Nikola Corp last made headlines in September after its CEO Trevor Milton was forced out of the company amid allegations of massive fraud surrounding the development of its fuel cell technology. As a result, the original $2 billion investment announced on Sept 8 by GM was put on hold to reevaluate the terms. The Detroit automaker had until Dec 1 to back out or renegotiate its deal with Nikola.

Just a year ago, Nikola was viewed by many as having the potential to disrupt the trucking industry with its innovative hydrogen powered and battery electric trucks in the same way Tesla did when the Model S was introduced in 2012. 

However Nikola's former CEO greatly exaggerated the capabilities of the company's hydrogen fuel cell technology. Nikola did not even have a working prototype. In addition, the company claimed that most of its core technology was developed in-house, but was actually assembled from parts manufactured by third party suppliers, including Bosch.

Nikola even produced a video called "Nikola One in Motion" which showed a truck seemingly cruising at highway speeds. But a former employee said that the video was staged. Nikola had the truck towed to the top of a hill on a remote stretch of highway and simply filmed it coasting downhill.

Last year at an unveiling event called "Nikola World 2019", the former CEO called the Nikola Two "the most advanced commercial truck the world has ever seen." 

The company claimed its hydrogen-powered trucks produce up to 1,000 horsepower with 2,000 ft-lbs of torque and a range of 500 to 750 miles. The trucks are designed for long-haul freight operations.

Nikola said it received a flood of orders for its Nikola One and Nikola Two hydrogen-powered trucks. The company told Forbes last year that it secured $14 billion in commercial truck leases from Anheuser Busch and U.S. Express, each of which is a seven-year lease worth about $1 million.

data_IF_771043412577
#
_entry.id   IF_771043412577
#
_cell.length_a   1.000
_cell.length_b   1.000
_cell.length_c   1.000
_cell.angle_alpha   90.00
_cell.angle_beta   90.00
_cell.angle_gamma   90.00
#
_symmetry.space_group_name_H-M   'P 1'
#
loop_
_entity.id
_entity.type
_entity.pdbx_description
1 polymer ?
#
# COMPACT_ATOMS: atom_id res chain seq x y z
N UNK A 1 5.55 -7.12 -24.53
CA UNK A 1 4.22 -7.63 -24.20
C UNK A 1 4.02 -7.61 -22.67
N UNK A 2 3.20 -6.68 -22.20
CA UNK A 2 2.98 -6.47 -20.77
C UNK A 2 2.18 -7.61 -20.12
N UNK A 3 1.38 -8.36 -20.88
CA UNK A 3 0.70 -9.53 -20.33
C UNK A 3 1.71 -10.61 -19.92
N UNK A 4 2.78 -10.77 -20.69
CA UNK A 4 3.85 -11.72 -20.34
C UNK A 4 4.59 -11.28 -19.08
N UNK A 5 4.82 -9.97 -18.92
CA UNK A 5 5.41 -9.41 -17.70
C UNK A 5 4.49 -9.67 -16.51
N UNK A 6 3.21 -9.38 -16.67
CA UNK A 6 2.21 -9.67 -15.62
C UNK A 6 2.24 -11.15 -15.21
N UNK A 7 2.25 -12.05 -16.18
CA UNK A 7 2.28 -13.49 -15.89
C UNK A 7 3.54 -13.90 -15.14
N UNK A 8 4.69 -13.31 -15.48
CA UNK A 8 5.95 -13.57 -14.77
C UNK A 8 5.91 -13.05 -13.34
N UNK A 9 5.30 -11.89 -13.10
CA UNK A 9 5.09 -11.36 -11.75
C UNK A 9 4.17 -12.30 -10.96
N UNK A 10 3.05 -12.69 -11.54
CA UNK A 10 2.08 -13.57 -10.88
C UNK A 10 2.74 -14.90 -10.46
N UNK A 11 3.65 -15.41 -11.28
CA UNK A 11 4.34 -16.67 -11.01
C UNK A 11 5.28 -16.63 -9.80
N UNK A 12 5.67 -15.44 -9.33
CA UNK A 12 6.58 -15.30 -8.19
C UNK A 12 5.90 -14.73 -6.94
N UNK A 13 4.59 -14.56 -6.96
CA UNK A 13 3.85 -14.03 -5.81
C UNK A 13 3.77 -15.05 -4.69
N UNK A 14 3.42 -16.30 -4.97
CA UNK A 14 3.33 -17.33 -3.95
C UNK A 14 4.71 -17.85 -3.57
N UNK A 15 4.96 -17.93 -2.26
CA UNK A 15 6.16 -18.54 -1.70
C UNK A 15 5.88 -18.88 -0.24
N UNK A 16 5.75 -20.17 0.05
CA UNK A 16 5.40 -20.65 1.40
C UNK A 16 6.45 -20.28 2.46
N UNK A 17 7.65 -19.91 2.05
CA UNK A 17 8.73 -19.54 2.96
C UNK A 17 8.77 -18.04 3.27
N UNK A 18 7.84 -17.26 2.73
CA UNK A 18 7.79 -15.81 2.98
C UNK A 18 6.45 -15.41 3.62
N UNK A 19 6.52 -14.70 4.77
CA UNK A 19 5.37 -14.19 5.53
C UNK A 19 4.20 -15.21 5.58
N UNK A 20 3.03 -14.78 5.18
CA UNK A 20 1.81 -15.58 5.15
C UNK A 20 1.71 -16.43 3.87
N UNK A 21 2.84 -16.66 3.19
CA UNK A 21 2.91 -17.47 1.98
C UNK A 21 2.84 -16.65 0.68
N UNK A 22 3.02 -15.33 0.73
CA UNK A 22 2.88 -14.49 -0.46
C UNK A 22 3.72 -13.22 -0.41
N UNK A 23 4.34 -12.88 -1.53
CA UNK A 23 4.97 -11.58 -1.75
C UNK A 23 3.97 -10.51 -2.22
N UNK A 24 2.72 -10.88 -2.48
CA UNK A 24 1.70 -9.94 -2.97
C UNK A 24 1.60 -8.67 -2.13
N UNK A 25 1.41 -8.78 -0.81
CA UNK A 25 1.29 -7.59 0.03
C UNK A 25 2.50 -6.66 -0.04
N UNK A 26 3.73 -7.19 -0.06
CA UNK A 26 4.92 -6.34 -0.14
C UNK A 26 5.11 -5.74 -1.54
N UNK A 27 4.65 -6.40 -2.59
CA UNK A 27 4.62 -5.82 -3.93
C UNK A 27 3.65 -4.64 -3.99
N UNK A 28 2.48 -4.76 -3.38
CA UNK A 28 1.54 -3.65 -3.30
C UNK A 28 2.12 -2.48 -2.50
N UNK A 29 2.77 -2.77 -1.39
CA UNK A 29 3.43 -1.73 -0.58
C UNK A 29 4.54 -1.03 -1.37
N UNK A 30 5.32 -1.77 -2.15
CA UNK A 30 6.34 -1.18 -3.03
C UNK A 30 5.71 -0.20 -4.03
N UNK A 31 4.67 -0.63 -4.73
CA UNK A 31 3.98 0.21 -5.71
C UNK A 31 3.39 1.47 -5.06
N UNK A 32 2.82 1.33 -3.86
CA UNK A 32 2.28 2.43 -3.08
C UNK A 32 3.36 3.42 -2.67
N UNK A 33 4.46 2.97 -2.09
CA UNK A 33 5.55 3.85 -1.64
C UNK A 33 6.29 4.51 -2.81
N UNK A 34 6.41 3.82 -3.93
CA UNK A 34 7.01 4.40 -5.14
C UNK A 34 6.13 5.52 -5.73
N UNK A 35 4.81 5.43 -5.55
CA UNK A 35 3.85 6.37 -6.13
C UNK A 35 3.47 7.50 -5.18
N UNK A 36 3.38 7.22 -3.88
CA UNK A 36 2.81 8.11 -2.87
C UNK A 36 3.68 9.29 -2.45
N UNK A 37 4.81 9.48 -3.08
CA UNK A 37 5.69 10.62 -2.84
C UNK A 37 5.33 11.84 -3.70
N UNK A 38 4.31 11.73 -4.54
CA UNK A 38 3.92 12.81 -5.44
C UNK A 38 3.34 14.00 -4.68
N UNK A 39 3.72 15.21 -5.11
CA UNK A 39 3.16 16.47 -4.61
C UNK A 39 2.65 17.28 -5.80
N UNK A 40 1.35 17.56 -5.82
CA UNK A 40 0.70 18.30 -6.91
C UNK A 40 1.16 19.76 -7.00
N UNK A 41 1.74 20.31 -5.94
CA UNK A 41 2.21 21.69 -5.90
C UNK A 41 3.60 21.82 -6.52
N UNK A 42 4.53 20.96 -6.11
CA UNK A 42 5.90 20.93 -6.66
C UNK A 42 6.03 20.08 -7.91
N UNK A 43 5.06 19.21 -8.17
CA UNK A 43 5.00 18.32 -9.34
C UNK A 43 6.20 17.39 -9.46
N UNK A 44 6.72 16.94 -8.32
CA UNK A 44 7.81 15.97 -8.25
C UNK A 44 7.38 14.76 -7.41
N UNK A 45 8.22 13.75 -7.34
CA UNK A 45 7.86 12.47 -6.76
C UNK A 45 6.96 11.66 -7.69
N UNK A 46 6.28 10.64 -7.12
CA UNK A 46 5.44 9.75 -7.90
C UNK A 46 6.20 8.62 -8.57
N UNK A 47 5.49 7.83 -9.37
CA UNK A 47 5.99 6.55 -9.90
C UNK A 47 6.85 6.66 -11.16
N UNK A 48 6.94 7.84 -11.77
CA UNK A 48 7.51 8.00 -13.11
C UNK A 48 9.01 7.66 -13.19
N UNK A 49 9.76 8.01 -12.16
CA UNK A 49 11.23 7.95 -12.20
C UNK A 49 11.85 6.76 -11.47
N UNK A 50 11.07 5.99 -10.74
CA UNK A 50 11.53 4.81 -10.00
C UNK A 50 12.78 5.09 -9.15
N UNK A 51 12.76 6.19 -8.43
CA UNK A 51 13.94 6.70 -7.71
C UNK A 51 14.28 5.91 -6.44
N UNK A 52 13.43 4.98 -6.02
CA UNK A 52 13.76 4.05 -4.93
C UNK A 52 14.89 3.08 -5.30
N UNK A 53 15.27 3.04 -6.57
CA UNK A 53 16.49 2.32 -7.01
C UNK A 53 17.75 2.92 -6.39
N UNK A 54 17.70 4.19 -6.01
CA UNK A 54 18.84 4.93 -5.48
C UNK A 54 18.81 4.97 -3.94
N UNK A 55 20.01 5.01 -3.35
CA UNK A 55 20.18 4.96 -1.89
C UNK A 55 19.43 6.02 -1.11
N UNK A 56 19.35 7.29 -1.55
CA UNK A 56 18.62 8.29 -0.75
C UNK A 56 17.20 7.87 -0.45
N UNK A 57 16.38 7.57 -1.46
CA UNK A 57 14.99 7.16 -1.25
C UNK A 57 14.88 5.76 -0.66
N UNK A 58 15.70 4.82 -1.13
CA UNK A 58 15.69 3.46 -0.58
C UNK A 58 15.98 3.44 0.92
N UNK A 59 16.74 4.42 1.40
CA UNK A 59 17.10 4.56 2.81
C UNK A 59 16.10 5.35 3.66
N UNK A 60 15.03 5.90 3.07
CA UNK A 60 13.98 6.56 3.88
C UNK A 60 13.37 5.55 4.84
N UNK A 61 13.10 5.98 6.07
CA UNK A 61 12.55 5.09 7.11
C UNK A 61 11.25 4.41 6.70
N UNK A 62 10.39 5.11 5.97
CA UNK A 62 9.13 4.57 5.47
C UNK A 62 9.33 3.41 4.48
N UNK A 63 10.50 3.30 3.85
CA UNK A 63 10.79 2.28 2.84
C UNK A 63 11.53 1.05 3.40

The volume of orders Nikola received for the Nikola One and Two was so high that Nikola said it had to stop taking orders. "We're sold out for eight years of production," Milton told Forbes at the time.


The Nikola One fuel cell truck.

Hydrogen powered trucks which use a fuel cell to generate electricity to power the electric motors, are viewed as a more practical solution for long haul freight over battery-powered trucks. A Class-8 electric truck requires heavy and expensive lithium ion batteries in order to travel over 500 miles per charge. The batteries alone would add thousands of pounds of additional weight that otherwise might be used for cargo.

In addition, charging would take significantly more time than refilling with hydrogen, which takes around 20 minutes, according to Nikola.

In June, Nikola completed its previously announced reverse merger with special purpose acquisition company (SPAC) VectoIQ Acquisition Corp. As part of the reverse merger, Nikola became a public company trading on the NASDAQ under the ticker symbol "NKLA."

Shares of Nikola Corp tumbled as much as 50% in September after Milton announced he was stepping down from the company he founded and leaving its board. As of today, shares of Nikola are down roughly 75% since its IPO in June. The stock is down nearly 27% on Monday to $20.41. But the MOU with GM may help Nikola regain the trust of investors.

The agreement between Nikola and GM is still subject to negotiation and execution of definitive documentation acceptable to both parties, the companies said